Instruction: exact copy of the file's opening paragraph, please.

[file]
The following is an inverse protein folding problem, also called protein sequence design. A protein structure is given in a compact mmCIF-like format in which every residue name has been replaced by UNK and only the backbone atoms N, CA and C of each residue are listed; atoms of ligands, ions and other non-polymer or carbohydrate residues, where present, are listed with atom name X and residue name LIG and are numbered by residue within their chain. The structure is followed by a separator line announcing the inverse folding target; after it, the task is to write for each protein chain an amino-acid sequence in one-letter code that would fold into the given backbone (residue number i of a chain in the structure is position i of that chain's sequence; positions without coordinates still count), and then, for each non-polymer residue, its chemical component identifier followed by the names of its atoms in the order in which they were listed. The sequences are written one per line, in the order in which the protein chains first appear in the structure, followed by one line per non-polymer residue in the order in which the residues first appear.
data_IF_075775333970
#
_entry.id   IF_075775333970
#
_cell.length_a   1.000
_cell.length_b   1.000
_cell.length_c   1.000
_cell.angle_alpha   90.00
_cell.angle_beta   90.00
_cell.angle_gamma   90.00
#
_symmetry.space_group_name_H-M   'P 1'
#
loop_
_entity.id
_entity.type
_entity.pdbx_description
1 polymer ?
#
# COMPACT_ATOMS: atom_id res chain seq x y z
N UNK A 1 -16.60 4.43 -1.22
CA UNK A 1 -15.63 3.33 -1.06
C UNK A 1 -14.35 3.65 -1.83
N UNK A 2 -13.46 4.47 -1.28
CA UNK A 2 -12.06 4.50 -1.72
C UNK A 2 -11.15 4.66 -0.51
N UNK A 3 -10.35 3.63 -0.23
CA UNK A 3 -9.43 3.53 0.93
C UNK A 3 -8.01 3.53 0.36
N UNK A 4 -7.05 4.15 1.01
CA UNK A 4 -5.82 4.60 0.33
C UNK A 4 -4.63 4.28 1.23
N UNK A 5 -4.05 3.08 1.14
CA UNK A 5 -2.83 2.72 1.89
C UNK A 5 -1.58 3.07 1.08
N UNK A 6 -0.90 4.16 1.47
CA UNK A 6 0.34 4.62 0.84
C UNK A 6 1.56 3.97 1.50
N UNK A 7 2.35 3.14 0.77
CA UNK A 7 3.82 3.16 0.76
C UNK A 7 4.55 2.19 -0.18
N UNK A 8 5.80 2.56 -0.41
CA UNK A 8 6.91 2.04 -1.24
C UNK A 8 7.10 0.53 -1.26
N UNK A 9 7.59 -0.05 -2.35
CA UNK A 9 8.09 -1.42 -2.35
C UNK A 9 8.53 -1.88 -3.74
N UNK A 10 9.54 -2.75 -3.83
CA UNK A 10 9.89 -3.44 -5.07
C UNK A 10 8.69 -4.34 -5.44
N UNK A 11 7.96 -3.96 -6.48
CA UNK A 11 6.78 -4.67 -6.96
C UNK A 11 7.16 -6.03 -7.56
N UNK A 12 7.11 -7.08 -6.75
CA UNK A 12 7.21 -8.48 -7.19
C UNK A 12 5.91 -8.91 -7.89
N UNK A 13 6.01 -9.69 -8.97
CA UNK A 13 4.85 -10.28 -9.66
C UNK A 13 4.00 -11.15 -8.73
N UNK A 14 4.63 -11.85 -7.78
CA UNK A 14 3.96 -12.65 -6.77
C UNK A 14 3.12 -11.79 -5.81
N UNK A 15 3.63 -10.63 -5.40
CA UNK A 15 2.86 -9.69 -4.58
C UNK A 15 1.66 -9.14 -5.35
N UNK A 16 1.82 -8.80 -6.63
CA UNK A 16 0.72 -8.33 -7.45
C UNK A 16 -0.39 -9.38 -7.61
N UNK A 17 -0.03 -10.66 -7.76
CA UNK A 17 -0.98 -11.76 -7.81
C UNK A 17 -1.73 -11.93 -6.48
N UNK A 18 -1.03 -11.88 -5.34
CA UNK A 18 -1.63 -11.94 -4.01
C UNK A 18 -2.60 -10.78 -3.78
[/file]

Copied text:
The following is an inverse protein folding problem, also called protein sequence design. A protein structure is given in a compact mmCIF-like format in which every residue name has been replaced by UNK and only the backbone atoms N, CA and C of each residue are listed; atoms of ligands, ions and other non-polymer or carbohydrate residues, where present, are listed with atom name X and residue name LIG and are numbered by residue within their chain. The structure is followed by a separator line announcing the inverse folding target; after it, the task is to write for each protein chain an amino-acid sequence in one-letter code that would fold into the given backbone (residue number i of a chain in the structure is position i of that chain's sequence; positions without coordinates still count), and then, for each non-polymer residue, its chemical component identifier followed by the names of its atoms in the order in which they were listed. The sequences are written one per line, in the order in which the protein chains first appear in the structure, followed by one line per non-polymer residue in the order in which the residues first appear.